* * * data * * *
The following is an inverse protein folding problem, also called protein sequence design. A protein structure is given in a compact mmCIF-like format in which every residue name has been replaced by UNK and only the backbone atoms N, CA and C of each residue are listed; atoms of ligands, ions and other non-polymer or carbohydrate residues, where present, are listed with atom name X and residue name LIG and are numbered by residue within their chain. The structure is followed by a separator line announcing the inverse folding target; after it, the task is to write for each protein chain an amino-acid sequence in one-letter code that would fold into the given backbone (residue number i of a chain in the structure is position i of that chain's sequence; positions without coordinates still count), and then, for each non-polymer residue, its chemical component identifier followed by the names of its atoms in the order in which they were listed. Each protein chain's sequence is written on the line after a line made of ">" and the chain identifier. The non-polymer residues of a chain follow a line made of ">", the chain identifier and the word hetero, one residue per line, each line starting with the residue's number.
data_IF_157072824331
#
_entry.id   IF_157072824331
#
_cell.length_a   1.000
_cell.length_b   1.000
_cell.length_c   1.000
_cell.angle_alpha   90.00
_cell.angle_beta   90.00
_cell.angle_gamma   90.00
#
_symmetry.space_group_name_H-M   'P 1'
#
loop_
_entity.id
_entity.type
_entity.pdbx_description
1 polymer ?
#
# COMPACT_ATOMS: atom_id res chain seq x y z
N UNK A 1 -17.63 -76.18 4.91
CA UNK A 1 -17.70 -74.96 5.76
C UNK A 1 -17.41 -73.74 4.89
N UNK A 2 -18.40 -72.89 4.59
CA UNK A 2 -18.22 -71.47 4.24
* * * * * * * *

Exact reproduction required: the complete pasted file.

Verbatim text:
The following is an inverse protein folding problem, also called protein sequence design. A protein structure is given in a compact mmCIF-like format in which every residue name has been replaced by UNK and only the backbone atoms N, CA and C of each residue are listed; atoms of ligands, ions and other non-polymer or carbohydrate residues, where present, are listed with atom name X and residue name LIG and are numbered by residue within their chain. The structure is followed by a separator line announcing the inverse folding target; after it, the task is to write for each protein chain an amino-acid sequence in one-letter code that would fold into the given backbone (residue number i of a chain in the structure is position i of that chain's sequence; positions without coordinates still count), and then, for each non-polymer residue, its chemical component identifier followed by the names of its atoms in the order in which they were listed. Each protein chain's sequence is written on the line after a line made of ">" and the chain identifier. The non-polymer residues of a chain follow a line made of ">", the chain identifier and the word hetero, one residue per line, each line starting with the residue's number.
data_IF_157072824331
#
_entry.id   IF_157072824331
#
_cell.length_a   1.000
_cell.length_b   1.000
_cell.length_c   1.000
_cell.angle_alpha   90.00
_cell.angle_beta   90.00
_cell.angle_gamma   90.00
#
_symmetry.space_group_name_H-M   'P 1'
#
loop_
_entity.id
_entity.type
_entity.pdbx_description
1 polymer ?
#
# COMPACT_ATOMS: atom_id res chain seq x y z
N UNK A 1 -17.63 -76.18 4.91
CA UNK A 1 -17.70 -74.96 5.76
C UNK A 1 -17.41 -73.74 4.89
N UNK A 2 -18.40 -72.89 4.59
CA UNK A 2 -18.22 -71.47 4.24